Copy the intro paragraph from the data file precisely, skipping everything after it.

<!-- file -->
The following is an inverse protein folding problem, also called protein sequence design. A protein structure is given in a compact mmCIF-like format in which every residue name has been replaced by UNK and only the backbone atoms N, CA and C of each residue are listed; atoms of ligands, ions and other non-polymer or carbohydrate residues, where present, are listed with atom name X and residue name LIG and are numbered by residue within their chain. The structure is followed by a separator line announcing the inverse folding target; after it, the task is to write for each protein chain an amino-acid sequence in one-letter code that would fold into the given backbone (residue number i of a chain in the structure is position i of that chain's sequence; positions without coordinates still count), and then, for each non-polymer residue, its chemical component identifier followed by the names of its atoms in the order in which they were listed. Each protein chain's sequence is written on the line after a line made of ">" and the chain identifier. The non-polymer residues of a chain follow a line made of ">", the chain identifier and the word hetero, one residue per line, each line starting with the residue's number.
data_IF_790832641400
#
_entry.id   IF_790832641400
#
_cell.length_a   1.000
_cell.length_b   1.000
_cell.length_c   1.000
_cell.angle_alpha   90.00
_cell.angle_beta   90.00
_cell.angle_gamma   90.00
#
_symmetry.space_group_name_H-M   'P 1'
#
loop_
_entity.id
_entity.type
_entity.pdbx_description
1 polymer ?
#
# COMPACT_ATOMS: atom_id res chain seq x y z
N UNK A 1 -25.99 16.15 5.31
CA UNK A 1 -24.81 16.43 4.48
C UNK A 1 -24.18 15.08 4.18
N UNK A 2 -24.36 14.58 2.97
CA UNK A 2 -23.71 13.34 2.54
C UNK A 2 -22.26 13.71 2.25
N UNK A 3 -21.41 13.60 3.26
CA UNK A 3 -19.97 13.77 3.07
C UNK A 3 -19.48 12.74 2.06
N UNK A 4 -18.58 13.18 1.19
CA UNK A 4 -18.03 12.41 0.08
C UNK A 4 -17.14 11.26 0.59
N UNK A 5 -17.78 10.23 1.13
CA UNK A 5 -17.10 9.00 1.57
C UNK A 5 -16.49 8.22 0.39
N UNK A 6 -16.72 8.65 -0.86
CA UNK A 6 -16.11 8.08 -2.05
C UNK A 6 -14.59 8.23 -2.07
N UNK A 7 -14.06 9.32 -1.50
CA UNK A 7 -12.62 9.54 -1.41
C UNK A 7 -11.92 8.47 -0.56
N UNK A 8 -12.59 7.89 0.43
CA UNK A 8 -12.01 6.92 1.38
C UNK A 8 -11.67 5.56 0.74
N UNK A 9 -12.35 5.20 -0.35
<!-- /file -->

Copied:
The following is an inverse protein folding problem, also called protein sequence design. A protein structure is given in a compact mmCIF-like format in which every residue name has been replaced by UNK and only the backbone atoms N, CA and C of each residue are listed; atoms of ligands, ions and other non-polymer or carbohydrate residues, where present, are listed with atom name X and residue name LIG and are numbered by residue within their chain. The structure is followed by a separator line announcing the inverse folding target; after it, the task is to write for each protein chain an amino-acid sequence in one-letter code that would fold into the given backbone (residue number i of a chain in the structure is position i of that chain's sequence; positions without coordinates still count), and then, for each non-polymer residue, its chemical component identifier followed by the names of its atoms in the order in which they were listed. Each protein chain's sequence is written on the line after a line made of ">" and the chain identifier. The non-polymer residues of a chain follow a line made of ">", the chain identifier and the word hetero, one residue per line, each line starting with the residue's number.